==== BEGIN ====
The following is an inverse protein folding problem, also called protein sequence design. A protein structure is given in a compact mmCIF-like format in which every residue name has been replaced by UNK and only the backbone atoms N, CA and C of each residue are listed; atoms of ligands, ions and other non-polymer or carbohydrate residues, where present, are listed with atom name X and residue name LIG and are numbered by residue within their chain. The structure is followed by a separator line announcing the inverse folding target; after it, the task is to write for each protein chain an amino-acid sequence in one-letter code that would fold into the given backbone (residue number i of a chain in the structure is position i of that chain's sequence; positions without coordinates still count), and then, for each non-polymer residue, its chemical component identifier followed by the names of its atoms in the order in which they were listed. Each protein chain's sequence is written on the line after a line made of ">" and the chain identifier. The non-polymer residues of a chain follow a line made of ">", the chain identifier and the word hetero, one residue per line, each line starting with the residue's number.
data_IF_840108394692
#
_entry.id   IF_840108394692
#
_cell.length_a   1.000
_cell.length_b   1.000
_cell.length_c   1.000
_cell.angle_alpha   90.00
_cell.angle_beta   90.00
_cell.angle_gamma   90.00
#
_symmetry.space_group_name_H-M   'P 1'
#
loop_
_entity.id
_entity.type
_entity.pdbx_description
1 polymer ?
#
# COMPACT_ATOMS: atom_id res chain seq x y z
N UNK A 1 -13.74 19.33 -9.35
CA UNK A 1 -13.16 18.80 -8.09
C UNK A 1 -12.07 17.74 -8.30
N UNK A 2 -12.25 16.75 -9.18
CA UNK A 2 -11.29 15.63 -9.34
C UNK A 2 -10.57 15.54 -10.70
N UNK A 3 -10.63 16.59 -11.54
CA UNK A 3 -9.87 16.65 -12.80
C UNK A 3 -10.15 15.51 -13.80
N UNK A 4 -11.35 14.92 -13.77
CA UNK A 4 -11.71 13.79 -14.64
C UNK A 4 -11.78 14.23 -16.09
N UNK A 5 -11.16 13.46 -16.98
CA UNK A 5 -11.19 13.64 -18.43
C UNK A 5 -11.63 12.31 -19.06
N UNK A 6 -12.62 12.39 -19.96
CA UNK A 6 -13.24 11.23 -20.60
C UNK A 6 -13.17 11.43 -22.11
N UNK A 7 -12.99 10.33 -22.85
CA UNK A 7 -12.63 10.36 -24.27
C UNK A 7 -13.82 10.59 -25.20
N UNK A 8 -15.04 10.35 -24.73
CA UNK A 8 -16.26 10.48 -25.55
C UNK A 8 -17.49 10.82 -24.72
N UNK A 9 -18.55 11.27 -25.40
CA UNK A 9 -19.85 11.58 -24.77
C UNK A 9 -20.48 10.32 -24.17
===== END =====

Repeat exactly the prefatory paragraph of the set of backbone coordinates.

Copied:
The following is an inverse protein folding problem, also called protein sequence design. A protein structure is given in a compact mmCIF-like format in which every residue name has been replaced by UNK and only the backbone atoms N, CA and C of each residue are listed; atoms of ligands, ions and other non-polymer or carbohydrate residues, where present, are listed with atom name X and residue name LIG and are numbered by residue within their chain. The structure is followed by a separator line announcing the inverse folding target; after it, the task is to write for each protein chain an amino-acid sequence in one-letter code that would fold into the given backbone (residue number i of a chain in the structure is position i of that chain's sequence; positions without coordinates still count), and then, for each non-polymer residue, its chemical component identifier followed by the names of its atoms in the order in which they were listed. Each protein chain's sequence is written on the line after a line made of ">" and the chain identifier. The non-polymer residues of a chain follow a line made of ">", the chain identifier and the word hetero, one residue per line, each line starting with the residue's number.